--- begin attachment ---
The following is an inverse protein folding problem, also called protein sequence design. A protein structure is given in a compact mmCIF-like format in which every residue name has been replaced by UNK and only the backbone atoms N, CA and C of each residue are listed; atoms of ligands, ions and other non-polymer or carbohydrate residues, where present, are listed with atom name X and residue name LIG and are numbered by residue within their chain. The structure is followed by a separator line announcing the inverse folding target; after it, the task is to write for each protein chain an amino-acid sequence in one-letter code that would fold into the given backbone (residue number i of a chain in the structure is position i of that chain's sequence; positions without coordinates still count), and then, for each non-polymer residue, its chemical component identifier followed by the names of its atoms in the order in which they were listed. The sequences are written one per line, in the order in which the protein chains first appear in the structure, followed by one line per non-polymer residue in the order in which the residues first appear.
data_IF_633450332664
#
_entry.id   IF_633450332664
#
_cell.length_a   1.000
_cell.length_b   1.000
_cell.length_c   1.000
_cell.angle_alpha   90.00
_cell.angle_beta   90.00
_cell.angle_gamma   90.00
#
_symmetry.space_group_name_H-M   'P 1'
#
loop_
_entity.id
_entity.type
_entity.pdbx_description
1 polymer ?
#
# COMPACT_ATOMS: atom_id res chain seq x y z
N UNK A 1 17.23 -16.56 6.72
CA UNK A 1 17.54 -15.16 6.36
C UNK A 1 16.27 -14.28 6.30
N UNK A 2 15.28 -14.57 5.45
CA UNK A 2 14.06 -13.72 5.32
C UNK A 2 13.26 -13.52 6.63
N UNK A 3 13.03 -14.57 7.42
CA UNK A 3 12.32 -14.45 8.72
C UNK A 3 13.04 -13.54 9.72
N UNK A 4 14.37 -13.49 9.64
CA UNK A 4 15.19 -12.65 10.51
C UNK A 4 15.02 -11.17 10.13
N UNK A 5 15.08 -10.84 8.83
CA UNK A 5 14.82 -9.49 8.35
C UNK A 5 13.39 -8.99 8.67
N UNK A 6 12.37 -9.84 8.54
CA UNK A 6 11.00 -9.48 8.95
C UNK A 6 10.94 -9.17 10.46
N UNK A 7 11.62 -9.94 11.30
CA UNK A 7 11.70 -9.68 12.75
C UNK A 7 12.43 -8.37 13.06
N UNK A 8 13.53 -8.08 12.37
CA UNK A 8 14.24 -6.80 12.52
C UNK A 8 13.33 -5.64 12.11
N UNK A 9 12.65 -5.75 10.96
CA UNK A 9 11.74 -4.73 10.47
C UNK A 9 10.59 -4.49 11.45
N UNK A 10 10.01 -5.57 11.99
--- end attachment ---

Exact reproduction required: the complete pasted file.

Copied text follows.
The following is an inverse protein folding problem, also called protein sequence design. A protein structure is given in a compact mmCIF-like format in which every residue name has been replaced by UNK and only the backbone atoms N, CA and C of each residue are listed; atoms of ligands, ions and other non-polymer or carbohydrate residues, where present, are listed with atom name X and residue name LIG and are numbered by residue within their chain. The structure is followed by a separator line announcing the inverse folding target; after it, the task is to write for each protein chain an amino-acid sequence in one-letter code that would fold into the given backbone (residue number i of a chain in the structure is position i of that chain's sequence; positions without coordinates still count), and then, for each non-polymer residue, its chemical component identifier followed by the names of its atoms in the order in which they were listed. The sequences are written one per line, in the order in which the protein chains first appear in the structure, followed by one line per non-polymer residue in the order in which the residues first appear.
data_IF_633450332664
#
_entry.id   IF_633450332664
#
_cell.length_a   1.000
_cell.length_b   1.000
_cell.length_c   1.000
_cell.angle_alpha   90.00
_cell.angle_beta   90.00
_cell.angle_gamma   90.00
#
_symmetry.space_group_name_H-M   'P 1'
#
loop_
_entity.id
_entity.type
_entity.pdbx_description
1 polymer ?
#
# COMPACT_ATOMS: atom_id res chain seq x y z
N UNK A 1 17.23 -16.56 6.72
CA UNK A 1 17.54 -15.16 6.36
C UNK A 1 16.27 -14.28 6.30
N UNK A 2 15.28 -14.57 5.45
CA UNK A 2 14.06 -13.72 5.32
C UNK A 2 13.26 -13.52 6.63
N UNK A 3 13.03 -14.57 7.42
CA UNK A 3 12.32 -14.45 8.72
C UNK A 3 13.04 -13.54 9.72
N UNK A 4 14.37 -13.49 9.64
CA UNK A 4 15.19 -12.65 10.51
C UNK A 4 15.02 -11.17 10.13
N UNK A 5 15.08 -10.84 8.83
CA UNK A 5 14.82 -9.49 8.35
C UNK A 5 13.39 -8.99 8.67
N UNK A 6 12.37 -9.84 8.54
CA UNK A 6 11.00 -9.48 8.95
C UNK A 6 10.94 -9.17 10.46
N UNK A 7 11.62 -9.94 11.30
CA UNK A 7 11.70 -9.68 12.75
C UNK A 7 12.43 -8.37 13.06
N UNK A 8 13.53 -8.08 12.37
CA UNK A 8 14.24 -6.80 12.52
C UNK A 8 13.33 -5.64 12.11
N UNK A 9 12.65 -5.75 10.96
CA UNK A 9 11.74 -4.73 10.47
C UNK A 9 10.59 -4.49 11.45
N UNK A 10 10.01 -5.57 11.99